Students of biotechnology in all leading Indian institutions are being prepared to contribute to research, produce results, gain patents and doctorates, continue the cycle of education and become lecturers. Classrooms today are designed in such a way that they only teach a student to look into their immediate future – up until their next exam or entrances. They teach to enter (an institution) and settle (as a researcher if the student holds science in high values).

The sad part being to this would not be enough to supplement a market boom.

What after you pass an exam, what after you get an admission, what after you are eligible to begin your research, what after you are ready with your results/product?  How will you market it, how will you generate investments to scale up its production, how will you create a brand name, how will you go global, how will you prepare the infrastructure for what’s to come next?

Biotechnology being all about the future, how do you expect to contribute to an unexploited, booming industry when you are never taught to look beyond yourself, into the future?

Time to go to the roots cause of the issue

As long as a biotechnology classroom sticks to its conventional book-to-lab practice, and does not teach its students about sustainable entrepreneurship, they’ll never be more than an unprepared and helpless scientist once they step foot outside their institutions. They will be armed with their patents and products, but with no knowledge of what next, how to go big with it. They’ll be the masters of their own inventions, but slaves to those who know how to make it reach the masses. A greater good can only be achieved if a product reaches those truly in need of it, efficiently. There is no use or honor in creating a life-saving product which is functional only on papers. They will be like a loaded gun, with no trigger.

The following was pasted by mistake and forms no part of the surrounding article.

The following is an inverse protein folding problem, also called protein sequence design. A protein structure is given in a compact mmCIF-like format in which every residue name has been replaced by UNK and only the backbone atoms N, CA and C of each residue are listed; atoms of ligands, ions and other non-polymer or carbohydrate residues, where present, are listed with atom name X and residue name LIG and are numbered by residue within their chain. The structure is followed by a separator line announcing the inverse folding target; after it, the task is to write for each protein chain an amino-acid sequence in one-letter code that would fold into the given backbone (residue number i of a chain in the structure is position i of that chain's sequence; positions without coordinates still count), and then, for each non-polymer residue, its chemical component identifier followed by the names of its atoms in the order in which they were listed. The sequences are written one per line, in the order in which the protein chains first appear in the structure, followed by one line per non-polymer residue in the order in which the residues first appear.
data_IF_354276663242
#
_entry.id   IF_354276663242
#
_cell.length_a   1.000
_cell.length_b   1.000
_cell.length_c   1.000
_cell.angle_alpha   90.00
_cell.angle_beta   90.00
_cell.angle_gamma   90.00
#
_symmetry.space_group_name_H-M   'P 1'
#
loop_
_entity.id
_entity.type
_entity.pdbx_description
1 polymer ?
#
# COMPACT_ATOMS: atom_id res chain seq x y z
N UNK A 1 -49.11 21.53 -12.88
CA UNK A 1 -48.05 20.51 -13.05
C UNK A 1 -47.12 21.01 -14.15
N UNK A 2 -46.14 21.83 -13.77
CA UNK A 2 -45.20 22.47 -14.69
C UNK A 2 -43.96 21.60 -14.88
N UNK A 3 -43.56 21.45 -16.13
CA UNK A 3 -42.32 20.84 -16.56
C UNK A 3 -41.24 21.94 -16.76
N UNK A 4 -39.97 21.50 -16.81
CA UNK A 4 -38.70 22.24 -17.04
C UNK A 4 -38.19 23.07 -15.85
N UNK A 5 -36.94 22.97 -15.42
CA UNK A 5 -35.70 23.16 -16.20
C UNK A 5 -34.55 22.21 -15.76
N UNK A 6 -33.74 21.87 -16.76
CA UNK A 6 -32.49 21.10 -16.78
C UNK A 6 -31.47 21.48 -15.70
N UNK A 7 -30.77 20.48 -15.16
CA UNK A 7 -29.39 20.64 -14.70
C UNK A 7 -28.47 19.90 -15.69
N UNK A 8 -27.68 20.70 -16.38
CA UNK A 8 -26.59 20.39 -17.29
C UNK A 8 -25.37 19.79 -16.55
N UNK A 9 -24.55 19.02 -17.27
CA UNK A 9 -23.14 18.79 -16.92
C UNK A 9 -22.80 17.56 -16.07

Course curriculums should teach a biotechnology student to always look forward to being self-sufficient, have a plan to not just produce, but to produce and pack and present to the table of the needy. Teachers should be all encompassing units, not just scribes who translate words into monotonous lab practices, that is they should encourage a student to look beyond the next exams, to how a particular chapter holds potential to save mankind decades into the future.

The key lies in proper orientation and guidance, and most importantly, factually leading the students to believe that, biotechnology is, indeed the future, the boom is a real thing and the $100 billion dream is not impossible.

After all, it is the third largest market in Asia-Pacific region and makes up for two per cent of global market share, despite still being a sunrise sector in India. Unlike the newfound trending craze of online and virtual technologies, Biotechnology might have a comparatively longer incubation period, but high return values during invention harvesting. India is the largest producer of Recombinant Hepatitis-B vaccine. Bharat Biotech became the global leaders to develop and file the first patent for vaccines for the epidemic outbreak of Zika virus. The fuel scene is expecting a major revamp, thanks to Biofuel innovations. Sea6 Technologies is the leading Indian player, fulfilling biomass demand by using oceanic marine flora (seaweeds) to compensate for the insufficient land biomass for Biofuel production. With animal testing being banned in Europe, other countries are expected to follow lead, thus paving way for lab-grown tissues and their complementing technologies to be employed for testing purposes.

The point being, there is no dearth of talent, or opportunities in a country like ours. The challenge remains at channelizing the same at the foundation level, to supplement the bigger picture in the years to come. The sector would be run successfully in the coming times by budding researchers who have been led to believe in this dream. The future is at our doorsteps, we just have to be ready and prepared to receive it.